When Barack Obama made the decision to design a universal health-care program based on the private-insurance market, he faced one key problem. If you require insurance companies to accept anyone regardless of pre-existing conditions—as everyone wanted—you face the threat of "adverse selection," in which only those who are sick (and therefore expensive) get insurance. Just as the system of car insurance needs those who go long periods without having an accident to pay premiums so there's enough money to fix the cars of those who do have accidents, the health-insurance system needs the currently healthy to keep paying to support the currently sick. The answer was the individual mandate, which pulls people into the system and expands the risk pool. And especially critical to expanding that risk pool is getting as many young, healthy people as possible to get insured.
As part of the agreement to reopen the government, a House/Senate conference committee was formed to negotiate a new budget. The last time we tried this, with the "Supercommittee," the two sides couldn't agree, and that failure triggered sequestration, which was supposed to be so terrible for both sides (defense cuts that Republicans don't like, domestic spending cuts Democrats don't like) that it would force them to do anything to avoid it. But it now seems that Republicans don't have too much of a problem with sequestration. They're moving toward the position that undoing sequestration isn't something everyone agrees should happen, but instead is a concession Republicans would be making to Democrats, for which they'd have to be repaid with something they want, like cuts to Social Security and Medicare.* Sound familiar? It's not that different from when they said they didn't want the government to shut down, but not shutting the government down was a concession for which they'd need something in return.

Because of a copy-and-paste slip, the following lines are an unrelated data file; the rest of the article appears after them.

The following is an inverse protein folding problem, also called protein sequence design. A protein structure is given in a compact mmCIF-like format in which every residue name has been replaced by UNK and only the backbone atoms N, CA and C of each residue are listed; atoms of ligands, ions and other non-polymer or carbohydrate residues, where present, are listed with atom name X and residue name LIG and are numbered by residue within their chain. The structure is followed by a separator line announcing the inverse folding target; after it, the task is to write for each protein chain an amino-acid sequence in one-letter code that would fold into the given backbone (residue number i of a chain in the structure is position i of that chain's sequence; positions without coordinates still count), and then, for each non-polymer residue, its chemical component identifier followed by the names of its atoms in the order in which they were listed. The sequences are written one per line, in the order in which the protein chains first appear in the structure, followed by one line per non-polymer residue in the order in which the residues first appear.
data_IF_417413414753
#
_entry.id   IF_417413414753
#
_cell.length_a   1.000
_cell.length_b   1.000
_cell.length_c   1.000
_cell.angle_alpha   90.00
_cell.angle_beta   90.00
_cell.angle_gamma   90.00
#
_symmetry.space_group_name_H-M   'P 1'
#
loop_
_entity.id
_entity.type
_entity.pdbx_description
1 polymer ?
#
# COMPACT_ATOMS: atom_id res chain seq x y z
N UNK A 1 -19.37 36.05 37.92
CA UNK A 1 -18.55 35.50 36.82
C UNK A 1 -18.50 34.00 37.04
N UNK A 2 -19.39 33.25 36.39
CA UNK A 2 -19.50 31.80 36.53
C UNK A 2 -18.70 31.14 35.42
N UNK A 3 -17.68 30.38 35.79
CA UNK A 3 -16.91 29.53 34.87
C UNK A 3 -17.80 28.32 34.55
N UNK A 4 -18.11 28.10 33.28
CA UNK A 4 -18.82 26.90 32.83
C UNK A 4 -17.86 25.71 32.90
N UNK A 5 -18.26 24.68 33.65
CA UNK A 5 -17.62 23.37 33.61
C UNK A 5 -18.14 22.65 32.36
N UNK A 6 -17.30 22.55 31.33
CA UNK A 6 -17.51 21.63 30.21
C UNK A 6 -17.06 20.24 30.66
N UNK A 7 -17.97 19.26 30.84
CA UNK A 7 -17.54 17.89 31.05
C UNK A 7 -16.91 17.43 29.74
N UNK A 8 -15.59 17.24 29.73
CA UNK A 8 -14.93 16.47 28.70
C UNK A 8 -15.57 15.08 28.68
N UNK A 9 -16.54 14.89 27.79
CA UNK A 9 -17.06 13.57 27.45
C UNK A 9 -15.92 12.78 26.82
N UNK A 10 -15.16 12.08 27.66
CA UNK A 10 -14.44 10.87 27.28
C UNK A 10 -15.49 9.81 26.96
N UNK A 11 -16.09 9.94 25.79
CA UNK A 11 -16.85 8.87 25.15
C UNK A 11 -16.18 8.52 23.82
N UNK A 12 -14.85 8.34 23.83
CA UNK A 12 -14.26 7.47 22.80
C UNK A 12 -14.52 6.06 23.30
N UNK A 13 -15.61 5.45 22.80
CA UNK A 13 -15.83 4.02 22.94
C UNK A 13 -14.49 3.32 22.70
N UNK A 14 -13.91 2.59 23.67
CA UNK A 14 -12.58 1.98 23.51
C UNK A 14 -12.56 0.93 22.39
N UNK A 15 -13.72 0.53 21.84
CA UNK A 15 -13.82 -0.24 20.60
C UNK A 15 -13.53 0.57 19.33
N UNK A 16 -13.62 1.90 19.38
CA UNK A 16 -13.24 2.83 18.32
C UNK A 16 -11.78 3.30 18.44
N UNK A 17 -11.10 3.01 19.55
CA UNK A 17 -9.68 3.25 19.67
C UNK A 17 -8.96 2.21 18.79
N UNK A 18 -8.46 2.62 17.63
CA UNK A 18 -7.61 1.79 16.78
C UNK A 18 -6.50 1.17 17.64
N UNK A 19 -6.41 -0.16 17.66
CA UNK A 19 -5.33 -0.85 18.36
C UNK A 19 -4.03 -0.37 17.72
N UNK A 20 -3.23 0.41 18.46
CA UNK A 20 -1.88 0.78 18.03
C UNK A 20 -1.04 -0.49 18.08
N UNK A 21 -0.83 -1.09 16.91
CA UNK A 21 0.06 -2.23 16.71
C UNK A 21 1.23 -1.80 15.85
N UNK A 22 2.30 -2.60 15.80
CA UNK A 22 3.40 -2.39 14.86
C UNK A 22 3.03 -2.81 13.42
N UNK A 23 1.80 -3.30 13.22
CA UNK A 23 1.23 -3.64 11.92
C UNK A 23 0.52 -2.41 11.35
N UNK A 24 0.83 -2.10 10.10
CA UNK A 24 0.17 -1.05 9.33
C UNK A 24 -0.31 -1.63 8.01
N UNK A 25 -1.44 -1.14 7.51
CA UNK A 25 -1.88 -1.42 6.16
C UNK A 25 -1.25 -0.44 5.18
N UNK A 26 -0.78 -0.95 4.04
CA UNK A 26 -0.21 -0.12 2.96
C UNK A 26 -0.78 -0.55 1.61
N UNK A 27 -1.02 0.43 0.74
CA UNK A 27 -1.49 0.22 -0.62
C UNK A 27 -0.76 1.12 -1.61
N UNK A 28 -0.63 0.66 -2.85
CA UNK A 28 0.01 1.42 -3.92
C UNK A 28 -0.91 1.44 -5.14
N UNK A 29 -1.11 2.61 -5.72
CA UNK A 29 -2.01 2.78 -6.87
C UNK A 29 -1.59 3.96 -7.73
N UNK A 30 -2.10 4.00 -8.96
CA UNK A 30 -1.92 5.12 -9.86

While anything could happen, it seems that the odds are stacked against the conference committee being able to come to an agreement. Republicans want not only to cut social insurance, but also to slash all kinds of domestic spending. Democrats don't want that. Democrats would like to see more tax revenue. Republicans don't want that. Finding agreement is going to be hard.
But there is a way out. What if everybody put aside their demands, just for a year? What if they passed a budget that didn't do anything big at all, but just funded the government at about the level it's at now? No sweeping changes to the tax code, no draconian cuts, just an ordinary old budget where we tweak some things here and there. Would that be so bad?
I'll confess that I was pretty surprised about the difficulties healthcare.gov has been having. After all, despite all the complexities of creating this system, and de it wasn't exactly hard to foresee that the workability of the exchange website would be a very big deal. So you'd think that once a day or so for the last six months, the President would be calling the Secretary of Health and Human Services and saying, "This is going to go smooth as silk, right? Don't let me down, Kathleen." And she'd light a fire under everybody reporting to her to make damn well sure it did, so they wouldn't have to scramble like mad to fix a hundred problems once it had already launched. While the different things the site has to do certainly present technical challenges, they're hardly insurmountable.